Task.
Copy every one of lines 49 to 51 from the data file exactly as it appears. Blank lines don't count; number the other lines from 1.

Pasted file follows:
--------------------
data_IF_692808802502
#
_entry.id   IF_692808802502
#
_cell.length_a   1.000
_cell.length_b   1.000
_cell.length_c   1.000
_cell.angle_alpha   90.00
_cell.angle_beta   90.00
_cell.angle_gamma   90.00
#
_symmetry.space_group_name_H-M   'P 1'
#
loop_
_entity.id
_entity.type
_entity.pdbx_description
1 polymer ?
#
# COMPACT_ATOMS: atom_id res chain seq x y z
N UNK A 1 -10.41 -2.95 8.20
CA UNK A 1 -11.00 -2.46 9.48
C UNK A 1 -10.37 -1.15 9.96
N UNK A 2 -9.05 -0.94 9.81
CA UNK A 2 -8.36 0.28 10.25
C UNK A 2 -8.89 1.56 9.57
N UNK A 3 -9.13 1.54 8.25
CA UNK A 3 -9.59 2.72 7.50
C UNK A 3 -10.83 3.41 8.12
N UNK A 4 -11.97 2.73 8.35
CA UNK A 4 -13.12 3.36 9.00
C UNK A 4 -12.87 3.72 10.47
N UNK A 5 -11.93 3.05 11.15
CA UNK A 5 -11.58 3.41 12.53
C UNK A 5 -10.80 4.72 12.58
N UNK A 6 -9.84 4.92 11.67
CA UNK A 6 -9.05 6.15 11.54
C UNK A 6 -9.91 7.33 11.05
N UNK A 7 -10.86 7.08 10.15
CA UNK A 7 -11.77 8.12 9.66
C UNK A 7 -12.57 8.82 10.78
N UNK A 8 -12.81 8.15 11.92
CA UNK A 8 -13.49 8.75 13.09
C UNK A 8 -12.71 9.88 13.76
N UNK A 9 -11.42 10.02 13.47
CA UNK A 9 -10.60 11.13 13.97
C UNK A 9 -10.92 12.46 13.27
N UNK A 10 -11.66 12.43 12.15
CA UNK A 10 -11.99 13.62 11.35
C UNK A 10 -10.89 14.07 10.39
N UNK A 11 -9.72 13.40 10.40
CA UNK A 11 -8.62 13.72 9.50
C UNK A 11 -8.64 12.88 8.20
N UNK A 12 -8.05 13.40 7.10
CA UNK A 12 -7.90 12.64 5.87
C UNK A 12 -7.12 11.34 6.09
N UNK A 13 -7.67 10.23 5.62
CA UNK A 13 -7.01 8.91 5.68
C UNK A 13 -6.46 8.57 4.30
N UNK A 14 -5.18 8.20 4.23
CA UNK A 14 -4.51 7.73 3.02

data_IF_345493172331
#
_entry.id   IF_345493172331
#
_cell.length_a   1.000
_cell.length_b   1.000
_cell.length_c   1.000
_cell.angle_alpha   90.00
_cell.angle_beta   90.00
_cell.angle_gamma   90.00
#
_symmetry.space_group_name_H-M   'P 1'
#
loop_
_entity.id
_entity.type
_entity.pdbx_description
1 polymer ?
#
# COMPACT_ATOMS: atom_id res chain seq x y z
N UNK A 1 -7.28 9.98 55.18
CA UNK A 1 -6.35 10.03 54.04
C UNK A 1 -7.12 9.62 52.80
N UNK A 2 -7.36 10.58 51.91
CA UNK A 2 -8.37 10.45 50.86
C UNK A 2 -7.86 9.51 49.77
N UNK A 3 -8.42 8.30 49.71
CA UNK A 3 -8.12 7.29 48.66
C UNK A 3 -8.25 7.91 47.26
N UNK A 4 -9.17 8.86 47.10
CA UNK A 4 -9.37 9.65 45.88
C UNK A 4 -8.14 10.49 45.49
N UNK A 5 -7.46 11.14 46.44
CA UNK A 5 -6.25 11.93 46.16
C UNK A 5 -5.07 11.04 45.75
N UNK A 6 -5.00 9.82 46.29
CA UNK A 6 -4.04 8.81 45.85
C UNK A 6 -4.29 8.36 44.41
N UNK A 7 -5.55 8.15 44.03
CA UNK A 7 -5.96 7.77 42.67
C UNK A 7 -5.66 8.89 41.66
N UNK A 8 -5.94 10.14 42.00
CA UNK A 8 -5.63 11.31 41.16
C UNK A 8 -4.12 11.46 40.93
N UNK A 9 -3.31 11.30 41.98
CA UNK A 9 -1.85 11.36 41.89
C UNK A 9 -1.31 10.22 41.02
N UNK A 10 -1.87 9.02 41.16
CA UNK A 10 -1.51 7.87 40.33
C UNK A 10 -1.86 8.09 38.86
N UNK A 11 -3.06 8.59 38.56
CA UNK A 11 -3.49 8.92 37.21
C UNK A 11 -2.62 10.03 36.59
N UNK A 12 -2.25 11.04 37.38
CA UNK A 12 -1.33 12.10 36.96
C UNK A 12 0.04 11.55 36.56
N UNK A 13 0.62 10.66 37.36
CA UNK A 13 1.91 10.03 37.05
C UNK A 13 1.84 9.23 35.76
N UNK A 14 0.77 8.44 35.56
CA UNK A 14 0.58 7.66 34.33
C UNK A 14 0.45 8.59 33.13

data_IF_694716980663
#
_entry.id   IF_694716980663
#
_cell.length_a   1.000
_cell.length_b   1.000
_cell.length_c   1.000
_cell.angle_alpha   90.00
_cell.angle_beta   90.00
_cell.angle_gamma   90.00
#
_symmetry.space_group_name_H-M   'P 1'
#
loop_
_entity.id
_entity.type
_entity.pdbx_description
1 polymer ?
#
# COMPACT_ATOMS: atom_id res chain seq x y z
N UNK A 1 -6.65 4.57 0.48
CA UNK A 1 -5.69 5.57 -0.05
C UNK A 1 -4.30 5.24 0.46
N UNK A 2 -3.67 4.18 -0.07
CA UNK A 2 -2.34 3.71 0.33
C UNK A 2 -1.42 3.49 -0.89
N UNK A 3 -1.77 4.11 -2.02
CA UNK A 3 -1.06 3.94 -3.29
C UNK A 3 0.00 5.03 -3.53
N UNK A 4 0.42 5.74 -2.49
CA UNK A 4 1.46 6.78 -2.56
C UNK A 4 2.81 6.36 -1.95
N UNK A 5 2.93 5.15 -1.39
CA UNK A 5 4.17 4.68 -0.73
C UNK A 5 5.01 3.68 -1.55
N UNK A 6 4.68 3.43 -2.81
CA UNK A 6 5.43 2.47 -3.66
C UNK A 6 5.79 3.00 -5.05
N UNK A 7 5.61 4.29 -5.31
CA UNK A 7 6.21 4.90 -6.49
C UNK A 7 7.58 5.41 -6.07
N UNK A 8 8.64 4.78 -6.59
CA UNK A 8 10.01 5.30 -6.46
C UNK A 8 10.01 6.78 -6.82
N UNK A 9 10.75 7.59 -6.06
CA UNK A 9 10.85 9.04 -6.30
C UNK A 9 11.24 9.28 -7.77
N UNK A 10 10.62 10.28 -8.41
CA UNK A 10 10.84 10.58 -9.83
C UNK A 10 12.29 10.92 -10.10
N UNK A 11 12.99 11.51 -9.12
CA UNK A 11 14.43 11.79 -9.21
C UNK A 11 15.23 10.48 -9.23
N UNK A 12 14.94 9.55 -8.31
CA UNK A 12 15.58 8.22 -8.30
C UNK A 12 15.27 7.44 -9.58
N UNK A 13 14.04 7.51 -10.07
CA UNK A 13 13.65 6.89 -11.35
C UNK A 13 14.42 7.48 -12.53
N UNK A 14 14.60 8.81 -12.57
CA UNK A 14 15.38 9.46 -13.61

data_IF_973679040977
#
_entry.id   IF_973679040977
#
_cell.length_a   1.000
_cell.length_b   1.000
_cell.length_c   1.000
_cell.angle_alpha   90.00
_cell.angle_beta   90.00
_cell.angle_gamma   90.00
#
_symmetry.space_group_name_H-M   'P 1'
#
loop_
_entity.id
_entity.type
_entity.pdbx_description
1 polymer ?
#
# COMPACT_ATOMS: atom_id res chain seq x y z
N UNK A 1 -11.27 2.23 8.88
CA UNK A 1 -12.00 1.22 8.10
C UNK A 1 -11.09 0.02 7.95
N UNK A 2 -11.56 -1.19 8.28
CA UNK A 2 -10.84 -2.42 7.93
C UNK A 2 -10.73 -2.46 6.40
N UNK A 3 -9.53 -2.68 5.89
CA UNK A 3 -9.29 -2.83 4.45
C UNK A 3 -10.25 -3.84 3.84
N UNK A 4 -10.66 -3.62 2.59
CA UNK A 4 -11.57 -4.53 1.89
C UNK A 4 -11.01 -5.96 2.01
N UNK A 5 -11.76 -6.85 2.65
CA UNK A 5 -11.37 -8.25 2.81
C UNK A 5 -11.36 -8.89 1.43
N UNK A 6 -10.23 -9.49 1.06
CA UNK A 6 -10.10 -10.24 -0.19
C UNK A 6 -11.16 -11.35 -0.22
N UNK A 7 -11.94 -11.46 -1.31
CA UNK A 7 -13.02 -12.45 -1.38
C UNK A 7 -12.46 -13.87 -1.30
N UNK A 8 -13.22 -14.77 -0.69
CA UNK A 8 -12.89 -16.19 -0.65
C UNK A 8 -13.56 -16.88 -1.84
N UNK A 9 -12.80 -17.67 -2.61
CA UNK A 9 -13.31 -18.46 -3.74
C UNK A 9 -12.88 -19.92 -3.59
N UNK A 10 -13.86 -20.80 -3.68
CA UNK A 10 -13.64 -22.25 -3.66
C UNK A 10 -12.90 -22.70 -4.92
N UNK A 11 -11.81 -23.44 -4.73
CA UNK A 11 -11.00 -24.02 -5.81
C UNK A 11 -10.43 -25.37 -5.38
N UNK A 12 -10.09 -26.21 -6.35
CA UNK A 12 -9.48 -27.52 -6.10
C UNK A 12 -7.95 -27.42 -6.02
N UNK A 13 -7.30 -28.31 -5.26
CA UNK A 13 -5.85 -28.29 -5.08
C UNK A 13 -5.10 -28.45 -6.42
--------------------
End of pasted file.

CA UNK A 10 -11.99 13.62 11.35
C UNK A 10 -10.89 14.07 10.39
N UNK A 11 -9.72 13.40 10.40